The national Undiagnosed Diseases Program has discovered its first novel disease! They've identified the genetic cause of a rare artery-hardening disorder never before explained in medical literature.
This vascular condition sets in during adulthood and causes increasingly painful calcium buildup in arteries below the waist (pictured) and in the joints of hands and feet. It isn’t rheumatoid arthritis, and arteries of the heart are unaffected.
The researchers are calling it ACDC, and its hitherto unexplained cause is a genetic mutation.
This National Institutes of Health (NIH) program was launched in 2008 with two goals: (1) to provide answers to patients with mysterious conditions that have long eluded diagnosis and (2) to advance medical knowledge about rare and common diseases.
“Patients who have rare diseases are often abandoned by the medical community,” says coauthor William Gahl, director of UDP. They have since scheduled 330 patients.
This is the first novel disease discovery identified by the 3-year-old UDP. "This disorder previously baffled the medical field and evaded diagnosis when conventional methods were used,” says NIH Director Francis Collins.
For Louise Benge the mystery began over twenty years ago, when her legs began to hurt. Now it is part of her daily life. It hurts when she stands. It hurts when she walks. X-rays revealed that arteries in her legs were hardening, but doctors couldn't explain why.
What was clear, however, was that Benge was not alone: her four siblings had the same problem. The pain was so severe that not one of them could walk for more short distances. "It has slowed me down quite a bit," says Benge. Her sister, Paula Allen, says that her own pain sometimes keeps her up at night…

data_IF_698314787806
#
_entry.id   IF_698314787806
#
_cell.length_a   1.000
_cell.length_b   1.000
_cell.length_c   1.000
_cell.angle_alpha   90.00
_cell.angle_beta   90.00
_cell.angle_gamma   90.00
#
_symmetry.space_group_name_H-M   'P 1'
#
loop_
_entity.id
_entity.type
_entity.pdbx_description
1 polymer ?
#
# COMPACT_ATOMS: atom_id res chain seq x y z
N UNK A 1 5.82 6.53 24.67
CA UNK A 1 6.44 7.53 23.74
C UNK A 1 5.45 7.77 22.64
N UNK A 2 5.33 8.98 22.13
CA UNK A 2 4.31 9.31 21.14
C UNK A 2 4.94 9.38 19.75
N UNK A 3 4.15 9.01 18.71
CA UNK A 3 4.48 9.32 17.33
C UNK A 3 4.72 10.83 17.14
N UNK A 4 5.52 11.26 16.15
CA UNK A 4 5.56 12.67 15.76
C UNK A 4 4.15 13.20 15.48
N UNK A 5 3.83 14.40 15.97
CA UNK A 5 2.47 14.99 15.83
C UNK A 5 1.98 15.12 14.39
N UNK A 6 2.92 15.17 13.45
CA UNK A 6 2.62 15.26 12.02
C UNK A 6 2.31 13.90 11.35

In 2009, a referral arrived [at the NIH campus] from a physician in Mount Vernon, Kentucky. Her patient, Benge, had leg, buttock, and foot pain, but it was her misshapen, hardened arteries that caught the team's attention.
There are only 9 people known to have this condition, and they come from 3 unrelated families in Kentucky, San Francisco, and Italy.
The researchers suspected a recessive inheritance – where each child receives two copies of a gene mutation, one from each parent. So they analyzed DNA from the entire family and made comparisons with 200 unaffected people.
Everyone with the disorder had the same mutated NT5E gene – which normally makes the CD73 protein that produces a molecule, adenosine, that protect the arteries from calcifying.
Hence ACDC, for ‘arterial calcification due to CD73 deficiency.’
"Vascular calcification often results from poor diet and lack of exercise," says Gahl. "The calcium buildup in arteries of our patients, however, arises because the systems to inhibit it are not working in their cells."
Researchers are already preparing a clinical trial to treat the faulty mechanism. The team's awaiting approval from ethics committees to test bone loss drug bisphosphonate on the ACDC patients.
"Even if they can't help us, maybe someday they can help someone else with these problems," Benge says.
And understanding rare diseases can give insights into more common ones, Gahl adds. The results could help develop treatments for osteoporosis, where bone is lost, or atherosclerosis, when arteries become hardened and clogged, leading to heart attacks and strokes.
UDP receives $3.5 million per year through 2012. They published the discovery in the New England Journal of Medicine last week.
Image: knee x-ray of ACDC patient reveals calcification in the main artery supplying blood to the lower leg / NIH